human-centered design

Human-centered design focuses on working with end-users to address individual needs (photo credit: SunSaluter).

The SunSaluter is an exemplar of human-centered design. It is a low-cost solar tracker built from common materials that uses only water to rotate. The SunSaluter design has been iterated over 60 times in response to user feedback and unexpected findings. Recently, we had to brainstorm ways to prevent mischievous monkeys from dissembling our systems (after one did just that in India). One never knows what to expect. In far-flung Filipino villages, I was stunned to see televisions, refrigerators, and washing machines that were useless to their owners. As it turns out, wealthier family members living abroad frequently send these lavish gifts to their relatives in the countryside without realizing they are unusable. This unexpected circumstance presents an opportunity for the adaptable human-centered solar entrepreneur, who can design a system to power these existing assets and provide immense utility for the community.

There is a veritable cornucopia of off-grid solar products on the market, and not all are created equal. Choosing the right products is critical: poorly made solar lanterns can turn an entire community against using solar ever again. The stakes are high: impoverished families cannot afford to invest their precious savings in poorly made products which fail. High-quality products which serve the user well are worth the higher cost, and therefore access to financing is critical. Yet, even the best products sometimes fail, and it is the relationships with users built upon reliable after-sales service systems that ensure a timely resolution and lasting impact. Considering human behavior and creating community-focused programs is paramount.

Human-centered design even applies to an organization’s business model. Depending on one’s context and goals, a non-profit, for-profit, or hybrid model can make the most sense. Non-profits which donate or discount the cost of solar products are able to optimize affordability for users, but oftentimes beneficiaries lack a sense of ownership, leading to poor maintenance and ultimately to failure of the program. Many practitioners believe that a for-profit model is necessary to ensure sustainable and scalable impact. When users are paying customers, they have a deep investment in the success of the program, and may be more likely to see a positive impact. Hybrid models are increasingly common as organizations seek to maximize both social impact and financial sustainability. No option is inherently superior.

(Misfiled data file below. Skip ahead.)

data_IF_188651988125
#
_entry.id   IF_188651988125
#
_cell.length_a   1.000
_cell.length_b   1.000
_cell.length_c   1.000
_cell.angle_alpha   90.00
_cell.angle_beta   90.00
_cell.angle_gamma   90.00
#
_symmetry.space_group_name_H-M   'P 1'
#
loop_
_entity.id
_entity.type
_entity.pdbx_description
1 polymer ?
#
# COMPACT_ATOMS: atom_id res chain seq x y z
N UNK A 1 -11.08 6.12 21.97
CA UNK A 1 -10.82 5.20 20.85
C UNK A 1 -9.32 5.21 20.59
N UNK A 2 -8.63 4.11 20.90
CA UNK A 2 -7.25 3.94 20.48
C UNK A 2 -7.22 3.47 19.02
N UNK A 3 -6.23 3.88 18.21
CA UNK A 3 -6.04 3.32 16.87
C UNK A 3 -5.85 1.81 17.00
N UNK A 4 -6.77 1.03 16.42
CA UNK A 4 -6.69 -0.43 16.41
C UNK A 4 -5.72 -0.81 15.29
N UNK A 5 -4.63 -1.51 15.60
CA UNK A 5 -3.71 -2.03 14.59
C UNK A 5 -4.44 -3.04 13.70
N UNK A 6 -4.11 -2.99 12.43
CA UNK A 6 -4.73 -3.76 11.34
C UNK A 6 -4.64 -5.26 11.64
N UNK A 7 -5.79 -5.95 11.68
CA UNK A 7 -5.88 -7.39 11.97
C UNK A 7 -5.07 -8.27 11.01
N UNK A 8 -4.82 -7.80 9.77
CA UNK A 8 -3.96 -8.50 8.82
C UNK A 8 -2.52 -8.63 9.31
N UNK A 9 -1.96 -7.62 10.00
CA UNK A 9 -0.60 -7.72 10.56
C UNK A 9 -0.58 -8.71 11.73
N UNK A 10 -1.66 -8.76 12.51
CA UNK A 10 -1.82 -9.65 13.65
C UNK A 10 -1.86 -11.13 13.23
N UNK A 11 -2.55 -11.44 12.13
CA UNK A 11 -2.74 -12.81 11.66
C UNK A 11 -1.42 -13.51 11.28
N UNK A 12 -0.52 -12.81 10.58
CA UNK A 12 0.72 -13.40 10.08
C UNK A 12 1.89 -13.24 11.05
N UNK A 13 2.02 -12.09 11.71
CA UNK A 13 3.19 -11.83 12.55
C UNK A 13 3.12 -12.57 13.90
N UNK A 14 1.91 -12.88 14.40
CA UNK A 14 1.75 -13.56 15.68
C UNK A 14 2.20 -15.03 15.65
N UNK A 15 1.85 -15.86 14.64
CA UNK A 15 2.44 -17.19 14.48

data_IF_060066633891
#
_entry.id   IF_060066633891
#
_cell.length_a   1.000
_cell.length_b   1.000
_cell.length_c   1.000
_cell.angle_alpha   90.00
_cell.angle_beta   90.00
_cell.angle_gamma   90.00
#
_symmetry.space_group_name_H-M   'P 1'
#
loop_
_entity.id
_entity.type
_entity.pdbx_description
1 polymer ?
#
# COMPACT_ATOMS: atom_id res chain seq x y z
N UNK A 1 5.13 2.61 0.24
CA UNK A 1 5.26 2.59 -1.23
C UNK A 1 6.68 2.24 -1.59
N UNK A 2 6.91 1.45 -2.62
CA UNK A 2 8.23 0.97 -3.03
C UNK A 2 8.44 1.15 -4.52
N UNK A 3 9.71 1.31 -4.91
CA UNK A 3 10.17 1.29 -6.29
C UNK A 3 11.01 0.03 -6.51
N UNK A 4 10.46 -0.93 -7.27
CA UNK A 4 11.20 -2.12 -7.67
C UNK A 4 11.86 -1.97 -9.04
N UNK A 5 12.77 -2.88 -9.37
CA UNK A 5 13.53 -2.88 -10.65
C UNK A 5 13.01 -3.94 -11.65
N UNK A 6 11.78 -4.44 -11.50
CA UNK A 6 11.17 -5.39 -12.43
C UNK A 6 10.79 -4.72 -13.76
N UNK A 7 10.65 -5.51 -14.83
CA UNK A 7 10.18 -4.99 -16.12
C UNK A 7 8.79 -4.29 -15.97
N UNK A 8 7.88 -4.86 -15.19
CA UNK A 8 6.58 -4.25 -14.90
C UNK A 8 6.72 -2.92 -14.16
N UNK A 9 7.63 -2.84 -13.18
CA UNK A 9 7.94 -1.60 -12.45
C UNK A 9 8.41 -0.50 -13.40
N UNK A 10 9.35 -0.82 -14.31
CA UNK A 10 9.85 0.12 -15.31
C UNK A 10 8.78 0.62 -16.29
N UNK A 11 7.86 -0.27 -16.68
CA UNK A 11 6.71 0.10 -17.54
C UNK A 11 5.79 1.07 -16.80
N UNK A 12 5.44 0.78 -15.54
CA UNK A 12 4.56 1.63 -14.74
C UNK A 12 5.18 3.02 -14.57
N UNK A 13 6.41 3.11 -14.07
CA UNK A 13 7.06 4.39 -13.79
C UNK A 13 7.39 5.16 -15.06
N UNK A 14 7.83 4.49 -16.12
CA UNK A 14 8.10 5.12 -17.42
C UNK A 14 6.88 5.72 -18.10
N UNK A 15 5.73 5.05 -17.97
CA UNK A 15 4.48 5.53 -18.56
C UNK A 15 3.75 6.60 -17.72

There is no panacea for energy poverty. The world is too wonderfully diverse for a one-size-fits-all solution. Yet, when organizations follow the principles of human-centered design and listen to users and accommodate their needs, there is always a way to create positive, sustainable, and locally appropriate social impact.

Jake Schual-Berke is passionate about creating sustainable social impact. He believes in human-centered design—not only with regards to technology, but to the programs and systems that surround it as well. He is currently the Field Operations Manager for Cookstoves at Nexleaf Analytics. Previously he was the Chief Operating Officer at SunSaluter, and the Program Director at Stiftung Solarenergie Philippines before that. He holds a BA in Chemistry from Pomona College.

Cover image by SunSaluter.